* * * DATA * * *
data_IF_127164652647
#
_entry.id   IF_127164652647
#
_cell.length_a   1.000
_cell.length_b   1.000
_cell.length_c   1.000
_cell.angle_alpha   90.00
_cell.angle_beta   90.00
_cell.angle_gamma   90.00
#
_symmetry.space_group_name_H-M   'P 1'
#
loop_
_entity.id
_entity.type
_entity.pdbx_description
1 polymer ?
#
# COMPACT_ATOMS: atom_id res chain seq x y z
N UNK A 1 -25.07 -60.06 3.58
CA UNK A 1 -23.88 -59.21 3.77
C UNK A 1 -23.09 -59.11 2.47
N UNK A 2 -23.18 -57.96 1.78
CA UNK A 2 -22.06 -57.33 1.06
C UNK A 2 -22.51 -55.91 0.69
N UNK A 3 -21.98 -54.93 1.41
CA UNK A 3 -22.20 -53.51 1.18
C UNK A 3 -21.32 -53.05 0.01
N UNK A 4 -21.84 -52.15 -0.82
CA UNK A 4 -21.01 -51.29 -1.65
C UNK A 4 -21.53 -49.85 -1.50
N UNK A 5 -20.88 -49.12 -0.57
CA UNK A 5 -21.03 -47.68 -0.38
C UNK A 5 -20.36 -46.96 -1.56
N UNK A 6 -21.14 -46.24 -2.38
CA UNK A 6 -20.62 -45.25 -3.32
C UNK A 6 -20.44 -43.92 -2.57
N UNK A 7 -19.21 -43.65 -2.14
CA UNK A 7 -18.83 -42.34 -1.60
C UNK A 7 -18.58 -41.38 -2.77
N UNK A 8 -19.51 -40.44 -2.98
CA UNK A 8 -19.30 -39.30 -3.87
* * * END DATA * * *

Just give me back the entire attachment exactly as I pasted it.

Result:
data_IF_127164652647
#
_entry.id   IF_127164652647
#
_cell.length_a   1.000
_cell.length_b   1.000
_cell.length_c   1.000
_cell.angle_alpha   90.00
_cell.angle_beta   90.00
_cell.angle_gamma   90.00
#
_symmetry.space_group_name_H-M   'P 1'
#
loop_
_entity.id
_entity.type
_entity.pdbx_description
1 polymer ?
#
# COMPACT_ATOMS: atom_id res chain seq x y z
N UNK A 1 -25.07 -60.06 3.58
CA UNK A 1 -23.88 -59.21 3.77
C UNK A 1 -23.09 -59.11 2.47
N UNK A 2 -23.18 -57.96 1.78
CA UNK A 2 -22.06 -57.33 1.06
C UNK A 2 -22.51 -55.91 0.69
N UNK A 3 -21.98 -54.93 1.41
CA UNK A 3 -22.20 -53.51 1.18
C UNK A 3 -21.32 -53.05 0.01
N UNK A 4 -21.84 -52.15 -0.82
CA UNK A 4 -21.01 -51.29 -1.65
C UNK A 4 -21.53 -49.85 -1.50
N UNK A 5 -20.88 -49.12 -0.57
CA UNK A 5 -21.03 -47.68 -0.38
C UNK A 5 -20.36 -46.96 -1.56
N UNK A 6 -21.14 -46.24 -2.38
CA UNK A 6 -20.62 -45.25 -3.32
C UNK A 6 -20.44 -43.92 -2.57
N UNK A 7 -19.21 -43.65 -2.14
CA UNK A 7 -18.83 -42.34 -1.60
C UNK A 7 -18.58 -41.38 -2.77
N UNK A 8 -19.51 -40.44 -2.98
CA UNK A 8 -19.30 -39.30 -3.87